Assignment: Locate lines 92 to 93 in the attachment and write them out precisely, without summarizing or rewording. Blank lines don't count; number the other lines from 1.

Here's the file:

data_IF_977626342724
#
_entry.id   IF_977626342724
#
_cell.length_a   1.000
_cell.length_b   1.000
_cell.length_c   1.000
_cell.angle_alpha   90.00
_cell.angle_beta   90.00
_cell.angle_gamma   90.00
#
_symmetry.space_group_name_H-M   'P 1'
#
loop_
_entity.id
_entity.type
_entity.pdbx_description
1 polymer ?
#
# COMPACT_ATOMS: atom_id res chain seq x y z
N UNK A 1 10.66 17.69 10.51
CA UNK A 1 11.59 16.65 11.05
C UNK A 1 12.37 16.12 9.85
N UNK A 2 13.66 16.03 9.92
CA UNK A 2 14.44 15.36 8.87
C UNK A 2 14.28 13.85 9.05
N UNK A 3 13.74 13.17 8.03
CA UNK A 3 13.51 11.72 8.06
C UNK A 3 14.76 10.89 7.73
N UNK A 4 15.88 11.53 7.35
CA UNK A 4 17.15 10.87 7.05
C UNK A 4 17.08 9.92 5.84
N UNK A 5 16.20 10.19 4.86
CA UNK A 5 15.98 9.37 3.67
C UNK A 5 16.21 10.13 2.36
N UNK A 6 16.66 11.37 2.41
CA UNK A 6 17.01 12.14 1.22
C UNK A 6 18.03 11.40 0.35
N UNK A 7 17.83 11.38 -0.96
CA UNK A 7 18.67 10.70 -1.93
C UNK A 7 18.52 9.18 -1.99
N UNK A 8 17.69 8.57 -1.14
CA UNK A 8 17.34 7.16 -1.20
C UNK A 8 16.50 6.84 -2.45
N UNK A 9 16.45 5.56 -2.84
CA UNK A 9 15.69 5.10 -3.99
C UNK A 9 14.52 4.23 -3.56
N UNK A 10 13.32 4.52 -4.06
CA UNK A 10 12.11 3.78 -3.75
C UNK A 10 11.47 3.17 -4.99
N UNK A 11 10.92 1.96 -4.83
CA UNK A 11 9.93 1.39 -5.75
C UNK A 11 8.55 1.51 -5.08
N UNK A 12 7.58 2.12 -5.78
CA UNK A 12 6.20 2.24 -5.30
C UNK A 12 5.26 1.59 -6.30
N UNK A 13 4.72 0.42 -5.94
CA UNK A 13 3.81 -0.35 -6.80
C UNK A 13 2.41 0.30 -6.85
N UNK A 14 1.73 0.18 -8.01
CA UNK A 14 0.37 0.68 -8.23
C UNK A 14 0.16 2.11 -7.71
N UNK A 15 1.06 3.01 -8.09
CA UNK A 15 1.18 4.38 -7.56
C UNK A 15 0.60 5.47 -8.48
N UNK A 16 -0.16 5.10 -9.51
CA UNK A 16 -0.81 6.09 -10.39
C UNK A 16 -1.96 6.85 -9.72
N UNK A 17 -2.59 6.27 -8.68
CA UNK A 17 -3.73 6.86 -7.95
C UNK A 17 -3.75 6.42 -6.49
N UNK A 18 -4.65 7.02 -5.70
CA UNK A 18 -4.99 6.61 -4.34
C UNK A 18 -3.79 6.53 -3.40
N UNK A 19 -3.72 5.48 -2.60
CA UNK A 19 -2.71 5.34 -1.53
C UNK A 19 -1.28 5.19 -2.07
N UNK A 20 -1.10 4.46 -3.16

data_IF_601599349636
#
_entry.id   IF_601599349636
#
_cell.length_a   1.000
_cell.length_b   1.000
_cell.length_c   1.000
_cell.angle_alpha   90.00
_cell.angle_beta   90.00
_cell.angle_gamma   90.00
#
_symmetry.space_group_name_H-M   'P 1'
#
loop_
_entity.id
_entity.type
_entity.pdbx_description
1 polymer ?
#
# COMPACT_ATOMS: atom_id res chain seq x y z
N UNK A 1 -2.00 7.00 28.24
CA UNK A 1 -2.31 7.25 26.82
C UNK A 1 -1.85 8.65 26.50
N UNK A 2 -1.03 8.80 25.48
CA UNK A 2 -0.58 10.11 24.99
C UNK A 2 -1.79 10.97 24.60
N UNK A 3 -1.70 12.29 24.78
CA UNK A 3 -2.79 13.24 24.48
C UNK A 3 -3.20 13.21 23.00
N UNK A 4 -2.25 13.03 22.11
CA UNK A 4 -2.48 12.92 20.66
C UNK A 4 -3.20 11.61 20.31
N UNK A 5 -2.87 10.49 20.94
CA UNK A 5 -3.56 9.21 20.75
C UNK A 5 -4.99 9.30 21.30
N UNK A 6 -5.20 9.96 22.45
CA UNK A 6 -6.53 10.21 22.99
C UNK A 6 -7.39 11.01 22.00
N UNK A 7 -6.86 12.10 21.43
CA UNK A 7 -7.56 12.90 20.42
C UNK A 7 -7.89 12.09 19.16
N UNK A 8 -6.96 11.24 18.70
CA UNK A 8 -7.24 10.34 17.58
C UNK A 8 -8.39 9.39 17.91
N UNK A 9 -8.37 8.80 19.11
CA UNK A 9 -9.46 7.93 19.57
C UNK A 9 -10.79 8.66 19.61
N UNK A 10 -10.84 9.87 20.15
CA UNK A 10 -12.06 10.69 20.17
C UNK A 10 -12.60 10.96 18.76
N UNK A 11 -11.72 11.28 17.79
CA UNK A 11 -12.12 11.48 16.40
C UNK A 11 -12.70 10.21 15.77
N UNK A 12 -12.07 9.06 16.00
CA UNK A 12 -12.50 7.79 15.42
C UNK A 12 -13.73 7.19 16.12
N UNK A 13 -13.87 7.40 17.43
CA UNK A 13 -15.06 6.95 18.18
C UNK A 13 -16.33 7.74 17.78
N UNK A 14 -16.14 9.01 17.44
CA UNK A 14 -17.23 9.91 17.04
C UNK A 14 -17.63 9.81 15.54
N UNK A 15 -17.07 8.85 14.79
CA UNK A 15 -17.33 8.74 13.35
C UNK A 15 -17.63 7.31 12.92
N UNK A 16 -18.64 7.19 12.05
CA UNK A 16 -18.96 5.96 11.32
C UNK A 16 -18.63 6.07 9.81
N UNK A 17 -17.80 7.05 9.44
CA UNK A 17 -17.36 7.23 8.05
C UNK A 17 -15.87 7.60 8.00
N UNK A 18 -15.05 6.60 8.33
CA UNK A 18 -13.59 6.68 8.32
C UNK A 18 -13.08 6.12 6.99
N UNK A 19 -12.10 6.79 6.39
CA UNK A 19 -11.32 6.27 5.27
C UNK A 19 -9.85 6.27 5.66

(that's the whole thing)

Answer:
loop_
_entity.id